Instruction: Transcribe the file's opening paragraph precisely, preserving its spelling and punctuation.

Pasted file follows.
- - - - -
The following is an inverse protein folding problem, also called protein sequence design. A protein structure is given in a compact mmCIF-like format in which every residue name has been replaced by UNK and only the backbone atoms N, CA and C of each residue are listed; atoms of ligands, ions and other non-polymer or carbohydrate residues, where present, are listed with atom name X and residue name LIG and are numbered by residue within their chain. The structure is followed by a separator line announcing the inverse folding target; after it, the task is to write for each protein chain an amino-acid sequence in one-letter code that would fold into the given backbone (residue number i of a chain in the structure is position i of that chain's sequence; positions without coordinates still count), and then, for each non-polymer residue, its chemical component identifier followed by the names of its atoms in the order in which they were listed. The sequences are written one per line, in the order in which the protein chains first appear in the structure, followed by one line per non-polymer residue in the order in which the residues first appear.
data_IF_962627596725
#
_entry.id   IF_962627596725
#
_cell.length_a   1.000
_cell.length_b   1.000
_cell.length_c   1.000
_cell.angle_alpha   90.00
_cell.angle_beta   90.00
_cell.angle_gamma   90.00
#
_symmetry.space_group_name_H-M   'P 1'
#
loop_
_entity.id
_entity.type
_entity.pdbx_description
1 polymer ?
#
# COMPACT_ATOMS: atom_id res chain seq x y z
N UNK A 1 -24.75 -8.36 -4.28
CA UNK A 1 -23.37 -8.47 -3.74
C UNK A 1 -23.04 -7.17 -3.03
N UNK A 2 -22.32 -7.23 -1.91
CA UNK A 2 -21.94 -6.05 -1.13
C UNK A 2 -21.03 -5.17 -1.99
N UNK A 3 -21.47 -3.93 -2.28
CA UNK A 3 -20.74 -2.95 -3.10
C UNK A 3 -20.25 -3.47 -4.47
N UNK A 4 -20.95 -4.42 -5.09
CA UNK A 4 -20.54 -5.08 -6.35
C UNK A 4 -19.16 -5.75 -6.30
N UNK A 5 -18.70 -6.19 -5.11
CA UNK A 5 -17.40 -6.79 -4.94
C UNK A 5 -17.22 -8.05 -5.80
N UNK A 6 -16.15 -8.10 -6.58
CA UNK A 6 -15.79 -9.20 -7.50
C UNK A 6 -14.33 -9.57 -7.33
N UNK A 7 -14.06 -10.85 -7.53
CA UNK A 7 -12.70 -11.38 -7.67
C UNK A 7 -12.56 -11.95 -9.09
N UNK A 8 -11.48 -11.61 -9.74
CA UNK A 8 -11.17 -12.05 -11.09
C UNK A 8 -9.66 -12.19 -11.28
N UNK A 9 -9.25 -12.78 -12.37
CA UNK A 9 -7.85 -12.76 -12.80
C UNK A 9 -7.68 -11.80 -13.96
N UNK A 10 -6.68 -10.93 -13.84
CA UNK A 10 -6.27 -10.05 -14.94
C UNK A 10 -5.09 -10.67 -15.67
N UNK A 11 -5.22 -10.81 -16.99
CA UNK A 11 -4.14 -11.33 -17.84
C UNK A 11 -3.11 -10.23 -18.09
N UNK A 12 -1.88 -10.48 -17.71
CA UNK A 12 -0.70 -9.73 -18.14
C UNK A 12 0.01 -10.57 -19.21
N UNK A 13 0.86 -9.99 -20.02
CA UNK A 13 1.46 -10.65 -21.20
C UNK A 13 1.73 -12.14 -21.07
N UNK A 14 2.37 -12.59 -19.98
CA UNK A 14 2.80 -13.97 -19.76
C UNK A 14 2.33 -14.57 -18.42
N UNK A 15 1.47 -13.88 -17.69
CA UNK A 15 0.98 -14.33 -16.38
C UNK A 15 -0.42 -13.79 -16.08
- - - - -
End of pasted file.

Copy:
The following is an inverse protein folding problem, also called protein sequence design. A protein structure is given in a compact mmCIF-like format in which every residue name has been replaced by UNK and only the backbone atoms N, CA and C of each residue are listed; atoms of ligands, ions and other non-polymer or carbohydrate residues, where present, are listed with atom name X and residue name LIG and are numbered by residue within their chain. The structure is followed by a separator line announcing the inverse folding target; after it, the task is to write for each protein chain an amino-acid sequence in one-letter code that would fold into the given backbone (residue number i of a chain in the structure is position i of that chain's sequence; positions without coordinates still count), and then, for each non-polymer residue, its chemical component identifier followed by the names of its atoms in the order in which they were listed. The sequences are written one per line, in the order in which the protein chains first appear in the structure, followed by one line per non-polymer residue in the order in which the residues first appear.